Once the master detects the ACK bit from the slave, the first data frame is ready to be sent. Each data frame is 8 bits long and transmitted with the most significant bit first. Following each data frame is an ACK/NACK bit to confirm successful reception. The master or slave, depending on who is sending the data, must receive the ACK bit before sending the next data frame.

Upon transmitting all data frames, the master can send a stop condition to halt the transmission. This stop condition involves a transition from low to high voltage on the SDA line after a low to high transition on the SCL line, with the SCL line remaining high.

Steps of I2C Data Transmission

  • The master initiates the transmission by sending the start condition to every connected slave. This is done by transitioning the SDA line from a high voltage level to a low voltage level before transitioning the SCL line from high to low.
  • Next, the master transmits the 7 or 10-bit address of the intended slave along with the read/write bit.
  • Upon receiving the address frame, each slave compares it with its own address. If there’s a match, the slave acknowledges by pulling the SDA line low for one bit. If there’s no match, the slave leaves the SDA line high.
  • Subsequently, the master proceeds to send or receive the data frame.
  • Following the transfer of each data frame, the receiving device returns an additional ACK bit to acknowledge the successful receipt of the frame.
  • Finally, to conclude the data transmission, the master sends the stop condition to the slave. This involves transitioning the SCL line high before transitioning the SDA line high.

Single Master with Multiple Slaves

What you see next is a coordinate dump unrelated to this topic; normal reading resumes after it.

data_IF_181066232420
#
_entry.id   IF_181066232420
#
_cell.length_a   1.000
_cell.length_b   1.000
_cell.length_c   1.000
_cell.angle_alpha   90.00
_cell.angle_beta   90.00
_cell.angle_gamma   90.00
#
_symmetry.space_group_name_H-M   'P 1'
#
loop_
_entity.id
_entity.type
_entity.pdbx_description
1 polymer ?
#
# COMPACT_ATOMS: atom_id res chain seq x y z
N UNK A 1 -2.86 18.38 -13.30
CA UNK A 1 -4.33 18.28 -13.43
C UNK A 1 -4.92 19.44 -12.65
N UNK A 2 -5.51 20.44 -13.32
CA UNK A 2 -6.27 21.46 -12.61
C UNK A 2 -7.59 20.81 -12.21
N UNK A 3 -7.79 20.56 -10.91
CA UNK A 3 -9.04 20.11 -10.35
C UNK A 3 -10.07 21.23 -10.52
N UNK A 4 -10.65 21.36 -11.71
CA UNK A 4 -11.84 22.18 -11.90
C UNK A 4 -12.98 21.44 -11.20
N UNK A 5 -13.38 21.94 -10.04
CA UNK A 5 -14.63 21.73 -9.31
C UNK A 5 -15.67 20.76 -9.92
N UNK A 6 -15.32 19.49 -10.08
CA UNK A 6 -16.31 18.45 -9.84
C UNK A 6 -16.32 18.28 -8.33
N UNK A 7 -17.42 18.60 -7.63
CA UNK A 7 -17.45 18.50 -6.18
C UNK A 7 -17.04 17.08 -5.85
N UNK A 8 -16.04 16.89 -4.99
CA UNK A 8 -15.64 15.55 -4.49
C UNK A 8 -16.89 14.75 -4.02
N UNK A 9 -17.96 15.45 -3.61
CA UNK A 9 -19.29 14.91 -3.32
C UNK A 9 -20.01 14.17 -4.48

Due to I2C’s use of addressing, it allows for the control of multiple slaves from a single master. With a 7-bit address, there are 128 (2^7) unique addresses available. Although uncommon, using 10-bit addresses provides 1,024 (2^10) unique addresses. To connect multiple slaves to a single master, wire them as depicted below, with 4.7K Ohm pull-up resistors connecting the SDA and SCL lines to Vcc.

Multiple Masters with Multiple Slaves

Multiple masters can be connected to a single slave or multiple slaves. However, an issue arises when multiple masters attempt to send or receive data simultaneously over the SDA line. To mitigate this problem, each master needs to detect the state of the SDA line before transmitting a message. If the SDA line is low, indicating another master has control of the bus, the master should wait. If the SDA line is high, it’s safe to transmit the message. To connect multiple masters to multiple slaves, use the provided diagram, with 4.7K Ohm pull-up resistors connecting the SDA and SCL lines to Vcc.

Advantages and Disadvantages of I2C

While I2C may seem complex compared to other protocols, there are compelling reasons for and against its use:


  • Utilizes only two wires
  • Supports multiple masters and multiple slaves
  • ACK/NACK bit confirms successful frame transfer
  • Hardware setup is less complex than UARTs
  • Well-established and widely used protocol


  • Slower data transfer rate compared to SPI
  • Data frame size limited to 8 bits
  • More complex hardware implementation than SPI

Thank you for reading! We hope you found this series of articles on electronic communication protocols informative. If you haven’t already, you can read part one covering the SPI communication protocol and part two covering UART-driven communication.

If you have any questions or additional insights, feel free to leave a comment below. And don’t forget to subscribe for more articles like this delivered to your inbox!